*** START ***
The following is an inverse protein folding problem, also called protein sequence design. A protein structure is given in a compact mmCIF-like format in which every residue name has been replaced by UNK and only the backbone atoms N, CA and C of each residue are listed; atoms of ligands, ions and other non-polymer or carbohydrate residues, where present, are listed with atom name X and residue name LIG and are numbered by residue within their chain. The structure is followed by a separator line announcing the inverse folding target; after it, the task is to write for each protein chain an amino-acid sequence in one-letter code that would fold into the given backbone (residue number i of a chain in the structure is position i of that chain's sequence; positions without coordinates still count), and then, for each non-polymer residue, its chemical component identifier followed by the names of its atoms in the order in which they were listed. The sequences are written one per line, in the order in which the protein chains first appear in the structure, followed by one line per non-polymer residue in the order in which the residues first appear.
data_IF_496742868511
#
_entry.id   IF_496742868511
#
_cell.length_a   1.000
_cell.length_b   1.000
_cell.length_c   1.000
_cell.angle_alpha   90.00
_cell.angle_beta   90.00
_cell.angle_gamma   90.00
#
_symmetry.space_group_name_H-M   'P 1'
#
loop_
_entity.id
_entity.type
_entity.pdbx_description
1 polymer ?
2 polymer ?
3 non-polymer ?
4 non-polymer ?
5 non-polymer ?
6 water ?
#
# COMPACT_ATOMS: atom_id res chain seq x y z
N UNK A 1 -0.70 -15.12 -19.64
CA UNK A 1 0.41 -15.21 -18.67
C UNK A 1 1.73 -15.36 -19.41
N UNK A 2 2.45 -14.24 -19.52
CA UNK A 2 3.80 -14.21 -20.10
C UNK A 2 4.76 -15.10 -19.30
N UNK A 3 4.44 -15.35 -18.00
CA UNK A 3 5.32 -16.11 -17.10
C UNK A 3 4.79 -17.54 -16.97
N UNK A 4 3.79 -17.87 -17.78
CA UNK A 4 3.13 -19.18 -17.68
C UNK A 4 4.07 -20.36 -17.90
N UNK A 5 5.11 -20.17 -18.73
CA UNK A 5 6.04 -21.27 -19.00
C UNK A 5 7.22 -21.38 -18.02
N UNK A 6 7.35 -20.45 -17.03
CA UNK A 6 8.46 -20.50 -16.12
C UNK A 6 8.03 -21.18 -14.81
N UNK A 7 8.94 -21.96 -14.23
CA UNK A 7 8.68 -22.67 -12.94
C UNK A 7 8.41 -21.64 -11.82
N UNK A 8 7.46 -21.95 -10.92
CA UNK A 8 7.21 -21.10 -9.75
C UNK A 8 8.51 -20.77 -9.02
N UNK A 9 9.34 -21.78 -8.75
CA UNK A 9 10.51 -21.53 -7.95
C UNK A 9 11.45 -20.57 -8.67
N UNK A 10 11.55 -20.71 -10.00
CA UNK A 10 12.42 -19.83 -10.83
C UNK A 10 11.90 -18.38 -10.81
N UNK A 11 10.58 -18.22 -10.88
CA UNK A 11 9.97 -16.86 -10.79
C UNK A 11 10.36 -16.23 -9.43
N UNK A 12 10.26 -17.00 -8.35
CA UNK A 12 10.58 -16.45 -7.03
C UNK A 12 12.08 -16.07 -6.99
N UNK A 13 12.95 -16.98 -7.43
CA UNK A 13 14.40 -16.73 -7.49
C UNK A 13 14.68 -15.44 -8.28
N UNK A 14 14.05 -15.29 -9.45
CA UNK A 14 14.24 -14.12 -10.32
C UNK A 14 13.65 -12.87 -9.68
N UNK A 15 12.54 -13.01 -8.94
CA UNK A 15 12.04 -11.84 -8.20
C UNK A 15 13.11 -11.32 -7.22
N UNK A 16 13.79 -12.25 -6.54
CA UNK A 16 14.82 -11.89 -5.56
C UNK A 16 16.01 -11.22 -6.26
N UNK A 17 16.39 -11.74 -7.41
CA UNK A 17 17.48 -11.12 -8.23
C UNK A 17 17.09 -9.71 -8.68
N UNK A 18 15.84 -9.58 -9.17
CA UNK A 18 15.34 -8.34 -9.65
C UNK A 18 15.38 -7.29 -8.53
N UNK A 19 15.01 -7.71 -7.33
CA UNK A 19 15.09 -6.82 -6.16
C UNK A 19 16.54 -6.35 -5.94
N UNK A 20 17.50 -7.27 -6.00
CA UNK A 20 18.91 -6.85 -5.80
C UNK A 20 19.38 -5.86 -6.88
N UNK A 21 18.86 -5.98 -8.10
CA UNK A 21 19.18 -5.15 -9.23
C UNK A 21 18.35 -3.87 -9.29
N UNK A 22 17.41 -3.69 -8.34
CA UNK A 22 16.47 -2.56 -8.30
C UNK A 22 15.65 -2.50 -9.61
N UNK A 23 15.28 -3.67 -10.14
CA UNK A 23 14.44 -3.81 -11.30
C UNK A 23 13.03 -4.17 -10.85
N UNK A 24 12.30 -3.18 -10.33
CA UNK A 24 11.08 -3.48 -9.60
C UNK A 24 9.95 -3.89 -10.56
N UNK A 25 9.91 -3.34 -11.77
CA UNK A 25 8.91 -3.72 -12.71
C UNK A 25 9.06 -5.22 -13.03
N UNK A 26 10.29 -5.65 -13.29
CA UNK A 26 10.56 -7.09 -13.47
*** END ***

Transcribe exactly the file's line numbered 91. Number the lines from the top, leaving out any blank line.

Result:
CA UNK A 22 16.47 -2.56 -8.30